The ideal dose of antioxidants to ward off diabetes

The latest research shows that cutting calories — whether through a low-calorie diet or intermittent fasting — is an effective way to prevent and even reverse type 2 diabetes.

In fact, one recent study found that by following a low-calorie diet, it’s possible to say goodbye to type 2 diabetes in just eight weeks.

But if you want to prevent type 2 diabetes (or improve an existing case), you don’t have to cut back on all food. There’s one type of food you want to get more of…

Food that’s high in antioxidants.

Previous studies show that certain antioxidants (like vitamin C, vitamin E, lycopene and flavonoids) reduce your risk for diabetes. And now new research lets you know just how much antioxidants you need daily to slash your diabetes risk….

The ideal daily dose of antioxidants

A recent study from researchers at Inserm, the French National Institute of Health and Medical Research, determined exactly how much antioxidant power you need in an anti-diabetes diet…

Their study looked at health and diet records of 64,223 middle-aged women between 1993 and 2008. And they found that women eating the most antioxidants had a 27 percent lower risk of developing diabetes than women eating the least.

According to researchers, the more antioxidants women ate, the more their diabetes risk dropped until they reached 15 millimoles per litre (mmol) of antioxidants per day. At that point, diabetes risk plateaued.

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What does this mean for you?

Well, that 15 mmol daily dose of antioxidants should be your daily target. The best sources, according to the study, are fruits, vegetables, tea and red wine (in moderation, of course). More specifically, they recommend turning to antioxidant powerhouses like dark chocolate, green tea, walnuts, prunes, blueberries, strawberries and hazelnuts.

Related: Frosted grapes drizzled in dark chocolate

You could also drink coffee for a potent dose of antioxidants. Researchers didn’t count the antioxidants consumed through coffee in the study, because previous research already shows that these antioxidants can lower diabetes risk. They wanted to prove that antioxidants from other sources reduced diabetes risk too. And they did!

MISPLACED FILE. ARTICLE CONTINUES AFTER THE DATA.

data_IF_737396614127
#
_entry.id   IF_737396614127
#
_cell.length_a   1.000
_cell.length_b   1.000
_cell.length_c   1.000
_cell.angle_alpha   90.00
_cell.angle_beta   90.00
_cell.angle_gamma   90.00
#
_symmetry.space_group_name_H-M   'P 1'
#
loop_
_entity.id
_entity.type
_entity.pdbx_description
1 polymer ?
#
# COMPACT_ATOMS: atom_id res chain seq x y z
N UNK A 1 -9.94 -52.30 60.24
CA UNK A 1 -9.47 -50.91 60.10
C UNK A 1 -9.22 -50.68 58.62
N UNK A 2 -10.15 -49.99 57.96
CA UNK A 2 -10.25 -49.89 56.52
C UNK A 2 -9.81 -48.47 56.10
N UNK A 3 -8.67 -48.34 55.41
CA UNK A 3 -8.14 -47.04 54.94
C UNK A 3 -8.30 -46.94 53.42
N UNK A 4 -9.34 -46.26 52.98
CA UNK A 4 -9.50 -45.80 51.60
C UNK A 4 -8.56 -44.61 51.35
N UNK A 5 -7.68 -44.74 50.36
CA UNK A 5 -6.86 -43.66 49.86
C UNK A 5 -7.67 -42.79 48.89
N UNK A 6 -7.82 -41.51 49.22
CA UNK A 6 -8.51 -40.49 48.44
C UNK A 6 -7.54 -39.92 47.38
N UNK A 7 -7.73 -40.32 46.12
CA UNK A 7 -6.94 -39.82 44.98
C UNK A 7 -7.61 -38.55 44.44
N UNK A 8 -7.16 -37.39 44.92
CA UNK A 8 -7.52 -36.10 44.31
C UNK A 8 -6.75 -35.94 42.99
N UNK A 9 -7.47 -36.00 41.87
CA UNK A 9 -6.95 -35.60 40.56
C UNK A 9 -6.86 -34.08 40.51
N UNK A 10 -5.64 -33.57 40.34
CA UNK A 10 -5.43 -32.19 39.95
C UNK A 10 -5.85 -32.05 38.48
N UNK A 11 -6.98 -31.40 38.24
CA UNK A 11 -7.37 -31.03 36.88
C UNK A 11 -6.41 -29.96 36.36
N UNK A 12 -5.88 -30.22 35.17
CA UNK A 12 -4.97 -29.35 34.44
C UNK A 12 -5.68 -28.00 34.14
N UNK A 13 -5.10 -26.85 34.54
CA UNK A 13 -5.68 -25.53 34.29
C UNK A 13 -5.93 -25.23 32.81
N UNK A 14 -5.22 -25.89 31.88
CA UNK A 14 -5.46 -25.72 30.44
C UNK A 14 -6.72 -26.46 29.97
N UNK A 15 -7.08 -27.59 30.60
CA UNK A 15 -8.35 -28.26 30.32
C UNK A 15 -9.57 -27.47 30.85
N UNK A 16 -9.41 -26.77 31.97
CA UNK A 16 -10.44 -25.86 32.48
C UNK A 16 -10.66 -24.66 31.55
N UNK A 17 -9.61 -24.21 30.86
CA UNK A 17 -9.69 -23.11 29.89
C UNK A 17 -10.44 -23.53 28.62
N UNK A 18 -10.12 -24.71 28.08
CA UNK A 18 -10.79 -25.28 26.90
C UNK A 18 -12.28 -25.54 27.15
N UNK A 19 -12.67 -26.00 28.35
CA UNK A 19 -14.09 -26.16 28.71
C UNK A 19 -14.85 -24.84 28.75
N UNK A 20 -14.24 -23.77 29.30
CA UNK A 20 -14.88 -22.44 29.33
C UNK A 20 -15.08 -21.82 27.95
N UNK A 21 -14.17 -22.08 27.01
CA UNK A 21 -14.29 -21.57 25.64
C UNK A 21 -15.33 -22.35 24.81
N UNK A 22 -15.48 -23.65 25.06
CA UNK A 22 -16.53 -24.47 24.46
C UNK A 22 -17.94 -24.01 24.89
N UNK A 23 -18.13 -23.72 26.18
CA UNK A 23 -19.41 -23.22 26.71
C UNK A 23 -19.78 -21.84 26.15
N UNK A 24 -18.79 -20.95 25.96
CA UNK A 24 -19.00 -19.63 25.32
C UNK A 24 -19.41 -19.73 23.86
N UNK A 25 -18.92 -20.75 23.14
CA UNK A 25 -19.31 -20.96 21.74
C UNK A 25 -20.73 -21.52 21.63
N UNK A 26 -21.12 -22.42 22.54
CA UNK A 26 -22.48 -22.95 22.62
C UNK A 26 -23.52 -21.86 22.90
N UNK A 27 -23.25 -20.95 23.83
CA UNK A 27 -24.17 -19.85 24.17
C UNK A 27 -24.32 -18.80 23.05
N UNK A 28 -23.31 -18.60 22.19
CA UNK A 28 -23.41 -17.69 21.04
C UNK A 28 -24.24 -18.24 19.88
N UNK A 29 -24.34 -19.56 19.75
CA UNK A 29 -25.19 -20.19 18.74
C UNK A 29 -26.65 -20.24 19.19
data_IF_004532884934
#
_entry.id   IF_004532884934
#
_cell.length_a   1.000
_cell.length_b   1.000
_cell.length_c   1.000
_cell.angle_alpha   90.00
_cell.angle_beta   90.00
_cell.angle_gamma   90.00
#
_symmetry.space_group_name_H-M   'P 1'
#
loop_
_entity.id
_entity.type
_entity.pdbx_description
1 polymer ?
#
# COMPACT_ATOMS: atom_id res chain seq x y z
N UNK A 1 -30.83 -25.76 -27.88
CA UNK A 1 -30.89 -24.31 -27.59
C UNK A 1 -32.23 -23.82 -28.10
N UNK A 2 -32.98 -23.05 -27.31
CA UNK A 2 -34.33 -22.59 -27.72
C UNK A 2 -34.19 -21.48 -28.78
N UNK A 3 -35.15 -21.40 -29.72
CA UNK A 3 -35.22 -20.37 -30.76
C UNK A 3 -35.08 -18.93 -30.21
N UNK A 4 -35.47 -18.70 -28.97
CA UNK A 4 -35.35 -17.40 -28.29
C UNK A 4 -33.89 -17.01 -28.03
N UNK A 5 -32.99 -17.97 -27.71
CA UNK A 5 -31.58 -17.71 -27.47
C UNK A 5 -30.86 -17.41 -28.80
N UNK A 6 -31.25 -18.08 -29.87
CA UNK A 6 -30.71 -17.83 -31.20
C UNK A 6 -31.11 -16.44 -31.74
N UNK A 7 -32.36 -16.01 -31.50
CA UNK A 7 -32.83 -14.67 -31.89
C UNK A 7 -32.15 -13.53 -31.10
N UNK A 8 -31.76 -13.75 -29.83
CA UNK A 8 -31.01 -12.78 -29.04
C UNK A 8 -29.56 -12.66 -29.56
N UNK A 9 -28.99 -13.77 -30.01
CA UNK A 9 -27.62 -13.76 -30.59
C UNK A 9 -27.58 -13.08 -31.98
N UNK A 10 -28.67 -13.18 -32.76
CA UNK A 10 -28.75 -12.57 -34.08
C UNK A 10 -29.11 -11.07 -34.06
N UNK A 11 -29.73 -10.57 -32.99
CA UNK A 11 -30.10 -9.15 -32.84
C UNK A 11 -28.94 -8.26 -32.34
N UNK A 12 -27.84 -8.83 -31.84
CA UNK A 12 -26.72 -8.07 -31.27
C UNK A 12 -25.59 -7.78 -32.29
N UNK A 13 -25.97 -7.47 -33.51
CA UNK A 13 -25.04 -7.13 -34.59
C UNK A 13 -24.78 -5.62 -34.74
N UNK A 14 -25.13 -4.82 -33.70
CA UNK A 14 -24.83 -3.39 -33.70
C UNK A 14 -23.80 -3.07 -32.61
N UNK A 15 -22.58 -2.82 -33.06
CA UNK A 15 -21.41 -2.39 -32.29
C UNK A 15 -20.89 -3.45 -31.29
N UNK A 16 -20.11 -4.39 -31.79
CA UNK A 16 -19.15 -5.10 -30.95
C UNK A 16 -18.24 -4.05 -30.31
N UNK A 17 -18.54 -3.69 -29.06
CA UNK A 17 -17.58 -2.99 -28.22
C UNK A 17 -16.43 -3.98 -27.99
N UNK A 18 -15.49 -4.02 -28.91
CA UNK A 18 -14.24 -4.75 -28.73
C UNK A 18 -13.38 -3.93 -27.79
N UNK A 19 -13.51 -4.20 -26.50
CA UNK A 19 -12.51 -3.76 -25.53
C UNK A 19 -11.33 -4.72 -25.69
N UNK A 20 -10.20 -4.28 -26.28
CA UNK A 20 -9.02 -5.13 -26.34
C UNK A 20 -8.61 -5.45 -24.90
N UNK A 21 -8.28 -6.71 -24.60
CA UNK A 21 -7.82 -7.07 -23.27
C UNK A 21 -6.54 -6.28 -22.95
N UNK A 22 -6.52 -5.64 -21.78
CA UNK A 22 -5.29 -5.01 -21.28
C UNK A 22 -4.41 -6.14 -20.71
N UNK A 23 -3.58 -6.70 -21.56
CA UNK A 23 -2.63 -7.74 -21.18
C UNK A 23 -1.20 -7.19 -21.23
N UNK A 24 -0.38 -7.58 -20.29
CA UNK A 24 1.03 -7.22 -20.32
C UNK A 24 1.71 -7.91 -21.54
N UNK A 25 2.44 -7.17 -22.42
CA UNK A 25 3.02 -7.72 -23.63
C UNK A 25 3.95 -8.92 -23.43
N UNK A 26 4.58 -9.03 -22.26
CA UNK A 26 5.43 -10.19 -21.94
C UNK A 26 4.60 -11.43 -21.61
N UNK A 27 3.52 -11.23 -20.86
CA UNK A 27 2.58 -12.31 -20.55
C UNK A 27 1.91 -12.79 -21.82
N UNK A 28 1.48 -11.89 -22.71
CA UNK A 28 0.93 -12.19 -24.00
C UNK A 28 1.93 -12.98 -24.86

Understanding your antioxidant intake

You may be wondering…

How the heck do you figure out if you’re getting a 15 mmol daily dose of antioxidants?

Luckily, I have a handy little resource that can help you…

A 2010 study published in Nutrition Journal provided the antioxidant content of 3,100 foods, beverages, spices, herbs and supplements. It tells you how many mmol of antioxidants you’re getting per 100 grams of any particular food. Here’s the study. (FYI… you have to scroll past several paragraphs of study information to get to the five tables that breakdown antioxidant content).

So using this information, I calculated several hypothetical ways you could get 15 mmol of antioxidants per day:

  • Drink about 3 cups of pomegranate juice
  • Drink about 2.5 cups of coffee
  • Drink about 4 cups of green tea
  • Eat about 8 ounces of sunflower seeds
  • Eat about 25 ounces of strawberries
  • Eat about 22 ounces of prunes
  • Eat about 6 ounces of pecans

Related: This mineral zaps green tea’s superfood powers

Of course, the best approach is to mix and match your sources of antioxidants, so try eating smaller doses of several of these foods to reach your ideal antioxidant intake rather than a lot of one.

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  1. Study shows that the consumption of antioxidant-rich foods is associated with a lower risk of type 2 diabetes — MedicalXpress. Retrieved December 5, 2017.
  2. Romana Mancini, et al. “Dietary antioxidant capacity and risk of type 2 diabetes in the large prospective E3N-EPIC cohort.” — Diabetologia, 2017. DOI: 10.1007/s00125-017-4489-7.
  3. H. Carlsen, et al. “The total antioxidant content of more than 3100 foods, beverages, spices, herbs and supplements used worldwide.” — Nutrition Journal. 2010; 9:3.


Jenny Smiechowski

By Jenny Smiechowski

Jenny Smiechowski is a Chicago-based freelance writer who specializes in health, nutrition and the environment. Her work has appeared in online and print publications like Chicagoland Gardening magazine, Organic Lifestyle Magazine, BetterLife Magazine,, and